27 Characterization and Discrimination (2) } Data Characterization " Summarize the general features of a target class of data " Tools: statistical measures, data cube-based OLAP roll-up, etc. " Output: charts, curves, multidimensional data cubes, etc. " Example Summarize the characteristics of costumers who spend more than 1000 } Data Discrimination " Comparison of the general features of a target class with the general features of contrasting classes " Output: similar to characterization + comparative measures " Example Compare customers who shop for computer products regularly( more than 2 times a month) with those who rarely shop for such products(less then three times a year) Frequent costumers Costumers profile 80% Are between 20 and 40 Have university education years old Employed excellent credit ratings Comparative profile Rare costumers 60% Are senior or youths Have no university degree
28 Frequent Patterns, Associations, Correlations } Frequent patterns are patterns occurring frequently in the data (e.g., item-sets, sub-sequences, and substructures) " Frequent item-sets: items that frequently appear together Example in a transactional data set: bred and milk " Frequent Sequential pattern: a frequently occurring subsequence Example in a transactional data set: buy first PC, second digital camera, third memory card } Association Analysis " Derive some association rules buys(x, computer ) buys (X, software ) [support =1%, confidence=50%] age(x, ) income(x, 20K...29K ) buys (X, CD player ) [support =2%, confidence=60%] } Correlation Analysis " Uncover interesting statistical correlations between associated attribute-value pairs
29 Classification and Prediction } Construct models (functions) based on some training examples } Describe and distinguish classes or concepts for future prediction } Predict some unknown class labels Training examples Age Income Class label 27 28K Budget-Spenders 35 36K Big-Spenders 65 45K Budget-Spenders Supervised Learning Classification model (function) Unlabeled data Age Income 29 25K } Typical methods " Decision trees, naive Bayesian classification, logistic regression, support vector machine, neural networks, etc. } Typical Applications Classifier Class label [Budget Spender] Numeric value " Credit card fraud detection, classifying web pages, stars, diseases, etc. [Budget Spender (0.8)]
30 Cluster Analysis } Unsupervised learning (i.e., Class label is unknown) } Group data to form new categories (i.e., clusters), e.g., cluster houses to find distribution patterns } Principle: Maximizing intra-class similarity & minimizing interclass similarity } Typical methods " Hierarchical methods, density-based methods, Grid-based methods, Model-Based methods, constraint-based methods, etc. } Typical Applications " WWW, social networks, Marketing, Biology, Library, etc.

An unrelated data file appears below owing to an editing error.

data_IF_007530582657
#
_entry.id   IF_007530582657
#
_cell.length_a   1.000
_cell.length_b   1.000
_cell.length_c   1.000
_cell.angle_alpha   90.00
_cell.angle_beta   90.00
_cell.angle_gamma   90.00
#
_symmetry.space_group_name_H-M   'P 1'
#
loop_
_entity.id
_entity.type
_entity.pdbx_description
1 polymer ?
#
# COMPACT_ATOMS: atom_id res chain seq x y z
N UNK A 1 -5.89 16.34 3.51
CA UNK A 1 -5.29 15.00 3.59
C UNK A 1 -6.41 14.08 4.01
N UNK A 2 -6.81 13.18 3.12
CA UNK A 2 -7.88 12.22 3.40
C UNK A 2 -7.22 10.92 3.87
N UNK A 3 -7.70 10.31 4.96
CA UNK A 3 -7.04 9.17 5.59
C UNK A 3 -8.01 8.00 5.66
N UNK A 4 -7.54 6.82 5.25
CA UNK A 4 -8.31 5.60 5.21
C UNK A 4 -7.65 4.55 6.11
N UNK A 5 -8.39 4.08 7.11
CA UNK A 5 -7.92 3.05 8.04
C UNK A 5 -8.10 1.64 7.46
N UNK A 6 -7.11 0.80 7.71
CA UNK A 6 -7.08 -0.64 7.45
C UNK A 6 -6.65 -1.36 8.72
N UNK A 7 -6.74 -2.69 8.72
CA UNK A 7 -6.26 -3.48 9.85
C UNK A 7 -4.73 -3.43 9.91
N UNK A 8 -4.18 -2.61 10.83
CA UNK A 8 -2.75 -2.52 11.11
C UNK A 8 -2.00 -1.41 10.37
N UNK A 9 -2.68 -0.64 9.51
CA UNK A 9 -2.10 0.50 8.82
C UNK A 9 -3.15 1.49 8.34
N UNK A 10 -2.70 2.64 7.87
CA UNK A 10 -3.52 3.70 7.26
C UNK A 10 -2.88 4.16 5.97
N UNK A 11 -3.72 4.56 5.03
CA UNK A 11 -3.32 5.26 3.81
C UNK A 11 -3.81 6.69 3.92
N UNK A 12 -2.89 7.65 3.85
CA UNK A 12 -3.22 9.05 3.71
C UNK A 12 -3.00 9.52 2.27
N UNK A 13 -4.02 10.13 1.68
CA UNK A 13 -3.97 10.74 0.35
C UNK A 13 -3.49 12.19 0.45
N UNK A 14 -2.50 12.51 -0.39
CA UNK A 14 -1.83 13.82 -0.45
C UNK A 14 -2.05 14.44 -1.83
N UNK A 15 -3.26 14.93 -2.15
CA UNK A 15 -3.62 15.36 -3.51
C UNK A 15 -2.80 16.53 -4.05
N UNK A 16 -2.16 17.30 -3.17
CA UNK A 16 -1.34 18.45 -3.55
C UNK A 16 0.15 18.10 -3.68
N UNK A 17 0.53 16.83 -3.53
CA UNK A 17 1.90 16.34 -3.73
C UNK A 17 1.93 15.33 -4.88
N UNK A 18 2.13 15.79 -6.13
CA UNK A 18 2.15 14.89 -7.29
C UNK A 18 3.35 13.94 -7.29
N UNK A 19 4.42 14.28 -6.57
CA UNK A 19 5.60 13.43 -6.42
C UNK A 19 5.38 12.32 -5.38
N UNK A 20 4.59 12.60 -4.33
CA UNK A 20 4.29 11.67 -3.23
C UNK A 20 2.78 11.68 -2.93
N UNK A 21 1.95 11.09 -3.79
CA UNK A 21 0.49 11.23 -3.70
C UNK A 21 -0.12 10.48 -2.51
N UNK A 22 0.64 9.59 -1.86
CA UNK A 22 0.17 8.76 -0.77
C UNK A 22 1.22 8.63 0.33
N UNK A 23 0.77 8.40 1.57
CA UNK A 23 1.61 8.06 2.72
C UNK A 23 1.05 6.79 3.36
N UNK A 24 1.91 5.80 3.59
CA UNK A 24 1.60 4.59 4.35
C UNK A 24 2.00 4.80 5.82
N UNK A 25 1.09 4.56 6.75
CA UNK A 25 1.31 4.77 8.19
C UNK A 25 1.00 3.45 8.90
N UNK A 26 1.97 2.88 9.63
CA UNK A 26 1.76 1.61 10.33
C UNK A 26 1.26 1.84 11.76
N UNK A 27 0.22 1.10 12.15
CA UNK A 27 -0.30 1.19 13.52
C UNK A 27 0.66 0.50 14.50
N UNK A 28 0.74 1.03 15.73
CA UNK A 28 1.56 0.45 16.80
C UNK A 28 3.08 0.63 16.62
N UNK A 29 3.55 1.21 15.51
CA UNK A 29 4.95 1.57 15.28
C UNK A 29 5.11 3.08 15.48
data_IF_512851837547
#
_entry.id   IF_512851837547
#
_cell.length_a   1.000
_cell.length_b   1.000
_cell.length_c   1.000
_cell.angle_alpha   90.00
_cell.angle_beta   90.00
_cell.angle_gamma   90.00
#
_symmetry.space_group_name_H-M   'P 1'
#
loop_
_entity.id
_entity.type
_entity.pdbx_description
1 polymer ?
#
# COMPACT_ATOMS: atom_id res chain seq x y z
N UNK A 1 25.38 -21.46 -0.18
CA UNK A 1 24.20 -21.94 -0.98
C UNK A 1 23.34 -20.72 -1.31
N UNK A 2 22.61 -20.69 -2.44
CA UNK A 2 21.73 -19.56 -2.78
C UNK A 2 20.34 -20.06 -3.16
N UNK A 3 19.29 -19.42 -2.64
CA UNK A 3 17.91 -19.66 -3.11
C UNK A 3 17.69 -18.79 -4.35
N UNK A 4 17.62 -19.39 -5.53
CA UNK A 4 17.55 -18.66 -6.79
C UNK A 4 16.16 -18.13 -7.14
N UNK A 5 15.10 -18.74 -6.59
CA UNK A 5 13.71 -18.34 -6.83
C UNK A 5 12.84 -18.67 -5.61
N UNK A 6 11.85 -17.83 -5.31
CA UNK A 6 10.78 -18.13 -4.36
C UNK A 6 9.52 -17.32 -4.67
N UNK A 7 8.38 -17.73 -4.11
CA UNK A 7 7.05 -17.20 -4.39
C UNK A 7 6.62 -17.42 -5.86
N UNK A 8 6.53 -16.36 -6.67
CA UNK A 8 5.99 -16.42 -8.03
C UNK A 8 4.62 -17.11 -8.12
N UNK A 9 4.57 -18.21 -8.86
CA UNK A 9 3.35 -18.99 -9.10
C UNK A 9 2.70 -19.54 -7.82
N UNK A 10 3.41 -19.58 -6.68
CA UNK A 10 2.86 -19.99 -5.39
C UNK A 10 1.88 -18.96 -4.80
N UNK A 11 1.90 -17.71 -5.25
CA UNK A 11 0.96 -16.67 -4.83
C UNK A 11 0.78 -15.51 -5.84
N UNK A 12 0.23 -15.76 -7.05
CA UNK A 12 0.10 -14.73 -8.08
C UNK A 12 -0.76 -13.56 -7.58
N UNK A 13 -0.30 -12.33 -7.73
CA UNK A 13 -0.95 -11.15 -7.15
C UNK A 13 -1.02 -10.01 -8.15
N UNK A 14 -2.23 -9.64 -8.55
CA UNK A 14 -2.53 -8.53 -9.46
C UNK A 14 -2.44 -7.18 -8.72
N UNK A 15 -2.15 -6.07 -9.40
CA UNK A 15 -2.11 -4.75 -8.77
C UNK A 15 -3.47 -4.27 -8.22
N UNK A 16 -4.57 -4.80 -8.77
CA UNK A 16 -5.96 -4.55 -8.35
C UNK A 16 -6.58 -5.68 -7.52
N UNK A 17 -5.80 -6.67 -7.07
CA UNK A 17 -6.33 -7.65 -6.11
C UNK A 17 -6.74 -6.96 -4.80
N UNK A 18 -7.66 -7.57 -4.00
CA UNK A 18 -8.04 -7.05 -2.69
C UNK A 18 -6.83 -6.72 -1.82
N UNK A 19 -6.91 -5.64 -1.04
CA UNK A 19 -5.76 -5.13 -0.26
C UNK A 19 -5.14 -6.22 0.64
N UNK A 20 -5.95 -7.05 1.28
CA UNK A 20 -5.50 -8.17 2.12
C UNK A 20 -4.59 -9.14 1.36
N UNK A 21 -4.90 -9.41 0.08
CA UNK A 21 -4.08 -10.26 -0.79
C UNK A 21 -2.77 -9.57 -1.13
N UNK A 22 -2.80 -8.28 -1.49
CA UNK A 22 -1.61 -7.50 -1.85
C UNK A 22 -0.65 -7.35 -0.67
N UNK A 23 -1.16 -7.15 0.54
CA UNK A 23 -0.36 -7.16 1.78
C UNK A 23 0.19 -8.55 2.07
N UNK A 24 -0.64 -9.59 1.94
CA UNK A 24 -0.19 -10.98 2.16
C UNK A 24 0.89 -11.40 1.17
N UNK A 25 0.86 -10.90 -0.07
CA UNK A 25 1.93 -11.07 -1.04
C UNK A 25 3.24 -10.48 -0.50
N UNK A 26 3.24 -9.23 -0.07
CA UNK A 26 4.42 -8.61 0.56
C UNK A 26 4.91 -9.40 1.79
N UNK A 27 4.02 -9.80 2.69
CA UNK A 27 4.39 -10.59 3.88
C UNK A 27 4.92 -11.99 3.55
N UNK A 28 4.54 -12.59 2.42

31 Outlier Analysis } Outlier: A data object that does not comply with the general behavior of the data learning (i.e., Class label is unknown) } Noise or exception? One person s garbage could be another person s treasure } Typical methods " Product of clustering or regression analysis, etc. } Typical Applications " Useful in fraud detection " Example Or? How to uncover fraudulent usage of credit card? Detect purchases of extremely large amounts for a given account number in comparison to regular charges incurred by the same account Outliers may also be detected with respect to the location and type of purchase, or the frequency.
32 Evolution Analysis } Evolution Analysis describes trends of data objects whose behavior changes over time } It includes " Characterization and discrimination analysis " Association and correlation analysis " Classification and prediction " Clustering of time related data } Distinct features for such analysis " Time-series data analysis " Sequence or periodicity pattern matching e.g., first buy digital camera, then buy large SD memory cards " Similarity-based analysis
33 1.1.4 Techniques Utilized } Data-intensive } Data warehouse (OLAP) } Machine learning } Statistics } Pattern recognition } Visualization } High-performance }...
34 1.1.5 Applications Adapted } Web page analysis: from web page classification, clustering to PageRank & HITS algorithms } Collaborative analysis & recommender systems } Basket data analysis to targeted marketing } Biological and medical data analysis: classification, cluster analysis (microarray data analysis), biological sequence analysis, biological network analysis } From major dedicated data mining systems/tools (e.g., SAS, MS SQL-Server Analysis Manager, Oracle Data Mining Tools) to invisible data mining
35 1.1.6 Major Challenges in Data Mining } Efficiency and scalability of data mining algorithms } Parallel, distributed, stream, and incremental mining methods } Handling high-dimensionality } Handling noise, uncertainty, and incompleteness of data } Incorporation of constraints, expert knowledge, and background knowledge in data mining } Pattern evaluation and knowledge integration } Mining diverse and heterogeneous kinds of data: e.g., bioinformatics, Web, software/system engineering, information networks } Application-oriented and domain-specific data mining } Invisible data mining (embedded in other functional modules) } Protection of security, integrity, and privacy in data mining
36 Summary of Section 1.1 } Data Mining is a process of extracting knowledge from data } Data to be mined can be of any type " Relational Databases, Advanced databases, etc. } Knowledge to be discovered " Frequent patterns, correlations, associations, classification, prediction, clustering } Techniques to be used " Statistics, machine learning, visualization, etc. } Data Mining is interdisciplinary " Large amount of complex data and sophisticated applications } Challenges of data Mining " Efficiency, scalability, parallel and distributed mining, handling high dimensionality, handling noisy data, mining heterogeneous data, etc.